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Giving a voice to the silent majority: Rural police leaders share challenges ahead

Out of a series of conversations between the feds and rural cops comes a report detailing the dire issues facing those who police small-town America

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Rural police serve a population totaling 46 million residents – or about triple the combined populations of New York City plus Los Angeles.


A new report published by the National Police Foundation details the results of five “listening sessions” with the leadership of rural law enforcement agencies in five states. The report is available in full below.

Representatives from BJA and COPS met with department heads and command staff from small and rural departments in South Dakota, Iowa, Oklahoma, Montana and Utah to hear their concerns and learn more about the needs specific to their missions.

The report acknowledges that rural law enforcement has been largely left out of past conversations even though rural police serve a population totaling 46 million residents – or about triple the combined populations of New York City plus Los Angeles. In addition, rural crime rates, including violent crime, continue to rise even as police staffing levels fall.


In every meeting, police leaders from rural America stressed a single point above all others: lack of funding is breaking them.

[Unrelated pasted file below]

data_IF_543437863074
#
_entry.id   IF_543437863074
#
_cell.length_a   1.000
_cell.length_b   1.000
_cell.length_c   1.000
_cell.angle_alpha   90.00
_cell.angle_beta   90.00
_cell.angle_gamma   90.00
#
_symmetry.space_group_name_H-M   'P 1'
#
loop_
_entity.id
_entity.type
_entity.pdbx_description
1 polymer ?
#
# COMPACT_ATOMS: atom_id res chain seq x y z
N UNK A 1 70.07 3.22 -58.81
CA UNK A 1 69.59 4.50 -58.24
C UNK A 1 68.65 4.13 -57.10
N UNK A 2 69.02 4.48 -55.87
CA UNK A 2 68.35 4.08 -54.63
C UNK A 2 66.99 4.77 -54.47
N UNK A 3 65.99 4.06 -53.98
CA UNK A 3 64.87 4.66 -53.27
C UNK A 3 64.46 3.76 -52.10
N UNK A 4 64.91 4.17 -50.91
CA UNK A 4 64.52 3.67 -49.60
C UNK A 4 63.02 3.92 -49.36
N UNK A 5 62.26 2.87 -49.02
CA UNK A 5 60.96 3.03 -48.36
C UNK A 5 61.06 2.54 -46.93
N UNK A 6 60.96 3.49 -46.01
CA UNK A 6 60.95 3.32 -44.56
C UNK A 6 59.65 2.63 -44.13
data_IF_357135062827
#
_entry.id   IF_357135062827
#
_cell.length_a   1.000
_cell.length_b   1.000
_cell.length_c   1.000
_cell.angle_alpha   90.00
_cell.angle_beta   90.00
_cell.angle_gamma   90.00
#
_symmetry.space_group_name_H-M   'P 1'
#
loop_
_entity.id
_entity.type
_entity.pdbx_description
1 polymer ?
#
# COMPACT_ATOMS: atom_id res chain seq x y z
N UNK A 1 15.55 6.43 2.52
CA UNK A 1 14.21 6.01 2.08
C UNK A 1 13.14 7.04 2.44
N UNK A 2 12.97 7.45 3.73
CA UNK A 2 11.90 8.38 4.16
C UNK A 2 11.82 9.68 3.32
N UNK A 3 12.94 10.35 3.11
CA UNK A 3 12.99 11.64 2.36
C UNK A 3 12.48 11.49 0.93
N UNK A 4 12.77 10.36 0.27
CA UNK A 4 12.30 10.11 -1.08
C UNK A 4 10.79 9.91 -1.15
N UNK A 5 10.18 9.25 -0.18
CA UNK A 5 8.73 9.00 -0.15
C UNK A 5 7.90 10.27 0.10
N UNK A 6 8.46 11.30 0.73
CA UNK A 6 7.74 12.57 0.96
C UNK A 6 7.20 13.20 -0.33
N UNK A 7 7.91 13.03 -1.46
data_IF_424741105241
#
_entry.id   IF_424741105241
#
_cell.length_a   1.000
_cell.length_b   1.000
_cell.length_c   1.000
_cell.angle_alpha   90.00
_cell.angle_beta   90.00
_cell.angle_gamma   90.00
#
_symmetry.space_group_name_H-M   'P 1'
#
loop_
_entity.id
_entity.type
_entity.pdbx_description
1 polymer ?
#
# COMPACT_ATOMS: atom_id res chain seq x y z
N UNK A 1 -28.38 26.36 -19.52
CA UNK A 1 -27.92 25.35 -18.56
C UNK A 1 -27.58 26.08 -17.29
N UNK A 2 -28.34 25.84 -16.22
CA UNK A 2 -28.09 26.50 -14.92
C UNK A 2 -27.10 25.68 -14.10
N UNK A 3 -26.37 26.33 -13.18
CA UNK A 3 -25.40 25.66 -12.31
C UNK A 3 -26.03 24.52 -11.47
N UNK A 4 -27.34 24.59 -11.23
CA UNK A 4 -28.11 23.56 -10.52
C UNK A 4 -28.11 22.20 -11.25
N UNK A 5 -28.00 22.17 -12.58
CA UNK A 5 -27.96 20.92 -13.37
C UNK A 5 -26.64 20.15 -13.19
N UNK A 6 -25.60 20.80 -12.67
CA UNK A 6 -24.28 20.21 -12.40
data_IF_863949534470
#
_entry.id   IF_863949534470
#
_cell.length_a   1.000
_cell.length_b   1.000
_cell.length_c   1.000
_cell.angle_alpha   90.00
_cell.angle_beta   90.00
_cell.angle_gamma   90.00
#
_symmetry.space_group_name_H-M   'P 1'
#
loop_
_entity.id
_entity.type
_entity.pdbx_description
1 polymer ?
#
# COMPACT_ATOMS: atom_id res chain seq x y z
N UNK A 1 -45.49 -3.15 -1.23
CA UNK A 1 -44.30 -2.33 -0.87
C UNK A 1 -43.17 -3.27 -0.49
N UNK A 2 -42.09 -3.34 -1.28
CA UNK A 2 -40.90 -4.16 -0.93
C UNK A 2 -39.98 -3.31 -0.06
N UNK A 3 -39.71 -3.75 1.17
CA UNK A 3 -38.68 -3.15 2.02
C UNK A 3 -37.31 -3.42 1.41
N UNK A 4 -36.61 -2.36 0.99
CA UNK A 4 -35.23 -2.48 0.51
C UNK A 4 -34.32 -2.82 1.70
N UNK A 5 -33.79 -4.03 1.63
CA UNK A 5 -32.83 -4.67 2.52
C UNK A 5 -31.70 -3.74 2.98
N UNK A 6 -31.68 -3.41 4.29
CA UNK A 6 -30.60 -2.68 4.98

The report described the lack of funds as a “self-reinforcing problem” influencing everything from staffing to the use of technology. It contributes to failing physical assets like jails and hampers participation in state-mandated rehabilitation or mental health programs for inmates.

Departments that are not funded appropriately cannot recruit quality applicants and keep them; short-staffing means officers cannot access training because there’s no one to cover their shifts during the class.

While states debate requiring all officers to use body-worn cameras, rural agencies that manage to begin a BWC program often end up abandoning them because the costs for maintenance and data storage are beyond their reach.

Rural communities face obstacles to funding development that urban ones never have to consider. A major issue in western states is the thousands of square miles of public lands – wilderness areas, wildlife refuges, parks and national forests – unavailable to local property tax rolls. Federal payments in lieu of taxes are chronically in arrears or are inadequate to compensate for lost taxes.